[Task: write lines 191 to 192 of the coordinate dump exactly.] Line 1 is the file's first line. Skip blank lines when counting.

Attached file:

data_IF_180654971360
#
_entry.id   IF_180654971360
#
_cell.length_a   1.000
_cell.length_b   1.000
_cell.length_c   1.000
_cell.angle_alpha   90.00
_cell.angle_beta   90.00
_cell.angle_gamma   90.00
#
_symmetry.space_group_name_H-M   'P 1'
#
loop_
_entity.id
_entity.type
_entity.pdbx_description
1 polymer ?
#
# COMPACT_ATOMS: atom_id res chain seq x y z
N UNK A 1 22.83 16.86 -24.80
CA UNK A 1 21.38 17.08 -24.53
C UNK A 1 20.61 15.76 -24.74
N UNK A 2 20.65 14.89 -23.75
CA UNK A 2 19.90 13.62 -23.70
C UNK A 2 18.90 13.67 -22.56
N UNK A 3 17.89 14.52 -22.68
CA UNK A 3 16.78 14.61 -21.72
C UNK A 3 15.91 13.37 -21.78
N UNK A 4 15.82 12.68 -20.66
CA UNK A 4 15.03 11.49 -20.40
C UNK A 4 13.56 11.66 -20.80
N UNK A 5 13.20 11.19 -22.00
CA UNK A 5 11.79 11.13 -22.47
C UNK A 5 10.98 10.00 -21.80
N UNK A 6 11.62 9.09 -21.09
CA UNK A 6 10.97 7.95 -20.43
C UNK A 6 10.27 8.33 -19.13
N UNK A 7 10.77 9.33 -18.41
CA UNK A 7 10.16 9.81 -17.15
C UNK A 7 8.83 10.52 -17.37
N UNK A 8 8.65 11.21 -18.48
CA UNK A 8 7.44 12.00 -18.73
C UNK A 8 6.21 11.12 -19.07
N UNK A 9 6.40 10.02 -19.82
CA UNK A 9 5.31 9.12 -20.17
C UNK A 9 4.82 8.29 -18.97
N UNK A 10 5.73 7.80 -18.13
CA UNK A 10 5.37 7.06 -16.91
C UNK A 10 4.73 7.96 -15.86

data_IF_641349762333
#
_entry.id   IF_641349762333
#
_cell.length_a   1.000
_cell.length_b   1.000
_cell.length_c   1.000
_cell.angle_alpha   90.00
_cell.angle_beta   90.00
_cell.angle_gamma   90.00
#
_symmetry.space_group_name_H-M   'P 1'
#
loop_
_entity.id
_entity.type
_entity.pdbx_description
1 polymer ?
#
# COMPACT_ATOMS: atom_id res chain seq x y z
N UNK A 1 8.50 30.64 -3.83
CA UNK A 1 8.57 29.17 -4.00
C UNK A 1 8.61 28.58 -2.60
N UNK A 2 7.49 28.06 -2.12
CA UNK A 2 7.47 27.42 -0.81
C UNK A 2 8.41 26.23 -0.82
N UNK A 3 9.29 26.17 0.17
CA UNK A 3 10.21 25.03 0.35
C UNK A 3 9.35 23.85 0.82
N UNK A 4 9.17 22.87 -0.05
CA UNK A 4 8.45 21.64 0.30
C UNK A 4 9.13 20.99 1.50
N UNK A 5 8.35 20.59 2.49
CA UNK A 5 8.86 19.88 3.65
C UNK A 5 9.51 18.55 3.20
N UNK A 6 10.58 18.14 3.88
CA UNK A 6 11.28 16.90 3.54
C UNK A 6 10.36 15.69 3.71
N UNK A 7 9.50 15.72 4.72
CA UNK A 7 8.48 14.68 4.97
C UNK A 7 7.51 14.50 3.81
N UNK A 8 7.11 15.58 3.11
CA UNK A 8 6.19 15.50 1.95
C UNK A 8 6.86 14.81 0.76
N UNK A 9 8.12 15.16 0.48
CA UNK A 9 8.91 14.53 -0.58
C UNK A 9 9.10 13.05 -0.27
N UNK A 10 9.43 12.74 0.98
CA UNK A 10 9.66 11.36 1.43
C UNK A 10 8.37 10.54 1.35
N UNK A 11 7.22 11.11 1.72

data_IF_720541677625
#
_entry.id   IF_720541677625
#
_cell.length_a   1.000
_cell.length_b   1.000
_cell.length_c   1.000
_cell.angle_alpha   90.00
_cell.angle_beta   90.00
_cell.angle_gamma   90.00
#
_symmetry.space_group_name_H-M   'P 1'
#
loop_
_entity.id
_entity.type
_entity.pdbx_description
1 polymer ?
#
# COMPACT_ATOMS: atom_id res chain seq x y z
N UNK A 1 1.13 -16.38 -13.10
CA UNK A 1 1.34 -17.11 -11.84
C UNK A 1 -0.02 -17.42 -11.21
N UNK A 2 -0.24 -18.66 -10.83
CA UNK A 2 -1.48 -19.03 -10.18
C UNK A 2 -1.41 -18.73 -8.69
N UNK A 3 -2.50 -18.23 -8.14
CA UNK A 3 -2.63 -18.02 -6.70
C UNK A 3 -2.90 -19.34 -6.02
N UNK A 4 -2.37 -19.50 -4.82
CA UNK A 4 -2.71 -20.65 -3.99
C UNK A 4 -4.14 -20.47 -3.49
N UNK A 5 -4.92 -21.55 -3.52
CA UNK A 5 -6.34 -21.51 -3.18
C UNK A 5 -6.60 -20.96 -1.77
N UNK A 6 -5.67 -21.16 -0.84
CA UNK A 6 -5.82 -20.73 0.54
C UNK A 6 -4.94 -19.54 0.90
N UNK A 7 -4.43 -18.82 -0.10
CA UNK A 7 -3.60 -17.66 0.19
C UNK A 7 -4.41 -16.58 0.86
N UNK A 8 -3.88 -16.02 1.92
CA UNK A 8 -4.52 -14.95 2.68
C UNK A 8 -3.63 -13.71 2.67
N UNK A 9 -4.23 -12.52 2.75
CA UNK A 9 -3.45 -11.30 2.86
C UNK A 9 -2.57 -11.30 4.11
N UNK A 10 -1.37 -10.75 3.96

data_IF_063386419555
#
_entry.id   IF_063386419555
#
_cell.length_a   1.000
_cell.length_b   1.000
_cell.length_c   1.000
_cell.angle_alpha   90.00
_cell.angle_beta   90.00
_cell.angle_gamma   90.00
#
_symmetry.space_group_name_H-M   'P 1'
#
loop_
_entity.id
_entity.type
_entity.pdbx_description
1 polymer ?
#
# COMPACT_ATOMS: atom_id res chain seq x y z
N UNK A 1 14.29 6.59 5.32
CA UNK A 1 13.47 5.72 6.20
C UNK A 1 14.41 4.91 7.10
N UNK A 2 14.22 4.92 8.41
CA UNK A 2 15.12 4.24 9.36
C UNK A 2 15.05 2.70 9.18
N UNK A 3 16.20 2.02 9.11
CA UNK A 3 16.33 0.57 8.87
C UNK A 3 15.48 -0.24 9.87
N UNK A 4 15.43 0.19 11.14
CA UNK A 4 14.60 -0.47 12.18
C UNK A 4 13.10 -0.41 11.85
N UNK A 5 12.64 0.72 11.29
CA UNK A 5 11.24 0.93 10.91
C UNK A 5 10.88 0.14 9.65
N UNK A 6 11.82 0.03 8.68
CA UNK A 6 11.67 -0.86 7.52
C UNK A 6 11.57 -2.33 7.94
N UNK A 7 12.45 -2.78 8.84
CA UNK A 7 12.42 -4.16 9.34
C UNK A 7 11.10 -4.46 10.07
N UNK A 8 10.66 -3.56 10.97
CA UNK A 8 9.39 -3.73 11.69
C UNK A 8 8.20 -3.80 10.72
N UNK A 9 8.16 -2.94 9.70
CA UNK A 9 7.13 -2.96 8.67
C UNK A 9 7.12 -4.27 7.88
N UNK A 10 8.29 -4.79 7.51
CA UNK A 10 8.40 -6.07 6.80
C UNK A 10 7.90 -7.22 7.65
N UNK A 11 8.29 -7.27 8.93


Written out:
N UNK A 8 10.66 -3.56 10.97
CA UNK A 8 9.39 -3.73 11.69